Android has changed a lot in the past few years. Regular annual releases, some of them good and some of them not amazing, have helped the operating system greatly mature. Sometimes, though, it's good to look back and remember how things used to be when we were still at the beginning of this road. Today is one of those days, as on a day like this, 13 years ago, the very first commercial phone running Android made its public debut.
T-Mobile, could you just pick a set of dates and stick with it, please? A few weeks ago the company's internal documents said it would be shutting down its legacy UMTS 3G network on October 1st, as announced earlier this year. But in a new press release, that date has been moved back for the better part of a year: it's now going out on July 1st, 2022.
There can be plenty of hemming and hawing when someone mulls over purchasing a device insurance plan from their carrier. Those plans' poor values have generally improved over time, though, with promotional rates for screen repairs and convenience factors like same-day or at-your-door service. Now, T-Mobile is looking to beef up its offerings by, among other improvements, allowing more claims than the competition.
A couple of weeks ago, T-Mobile upgraded its retail offensive by going official with its presence in 1,000 or so Best Buy locations. That push continues today with the announcement of T-Mobile and Metro by T-Mobile availability at Walmart's 2,300-odd stores as well as Walmart.com.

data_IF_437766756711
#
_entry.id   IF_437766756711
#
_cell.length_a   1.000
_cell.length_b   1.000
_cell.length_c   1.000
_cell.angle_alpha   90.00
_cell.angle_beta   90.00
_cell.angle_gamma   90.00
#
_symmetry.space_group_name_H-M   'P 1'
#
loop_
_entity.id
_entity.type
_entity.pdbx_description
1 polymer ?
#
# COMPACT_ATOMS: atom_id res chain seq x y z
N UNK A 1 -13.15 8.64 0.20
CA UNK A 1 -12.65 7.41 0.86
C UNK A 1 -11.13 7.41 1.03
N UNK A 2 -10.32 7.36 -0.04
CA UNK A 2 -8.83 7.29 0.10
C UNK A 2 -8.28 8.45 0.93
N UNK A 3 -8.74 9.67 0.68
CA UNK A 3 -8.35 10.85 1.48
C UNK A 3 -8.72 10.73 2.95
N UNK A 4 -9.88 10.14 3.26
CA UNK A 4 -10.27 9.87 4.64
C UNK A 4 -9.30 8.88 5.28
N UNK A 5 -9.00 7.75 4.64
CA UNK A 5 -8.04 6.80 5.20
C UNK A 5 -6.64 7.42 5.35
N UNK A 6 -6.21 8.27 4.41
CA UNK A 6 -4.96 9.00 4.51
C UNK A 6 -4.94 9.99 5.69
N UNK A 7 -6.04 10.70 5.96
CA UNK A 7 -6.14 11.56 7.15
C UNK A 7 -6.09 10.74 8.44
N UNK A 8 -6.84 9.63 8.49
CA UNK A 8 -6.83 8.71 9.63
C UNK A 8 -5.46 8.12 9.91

T-Mobile is in some hot water at the moment. Would discounted cloud storage distract you from the service's fourth major security breach in four years? No? Well, it's coming anyway, according to a recent leak — though you might have to wait just a bit longer to get it.
Ahead of the shutdown of its 3G network early next year, AT&T has been prompting customers who own devices that are set to become obsolete to get new phones. It's gone so far as to offer a free if cheap replacement for those who request one. However, some subscribers who have yet to take action of any sort on this matter are receiving devices anyway and they're not the phones we were told to expect.
Pre-orders for Samsung's most affordable foldable smartphone yet are over, but the deals screaming out at us about free Galaxy Z Flip3 devices are still fresh in our minds. If you're willing to make some compromises, though, you can get a Flip3 for just $600 right now. No kidding.
It seems like we can't go a week without hearing about another massive security breach at a mega-corporation. This week's shocker comes courtesy of T-Mobile, at least according to one self-reported hacker claiming to sell the company's customer data. T-Mobile says it's "investigating" the possible theft of data from over 100 million people. If true, it would be the fourth notable data breach from T-Mobile in the last four years.
T-Mobile has been working on expanding both its cellular and retail coverage to rural areas in the country. Some weighty events have helped spread its network out like the merger with Sprint and 5G deployment on 600MHz. As for the brick-and-mortar situation, it appears that the company will be standing on the shoulders of giants Best Buy and (eventually) Walmart.
Last week T-Mobile elicited groans after it confirmed a massive hack of customer data — its fourth such hack in four years. For a short time it appeared that something similar had happened to its in-country carrier rival, AT&T: a post on an illicit hacker forum claimed to have customer data from 70 million people, selling for $200,000. But in contrast with T-Mobile's response, AT&T says its investigation of the sample data indicates that it didn't come from the company's servers.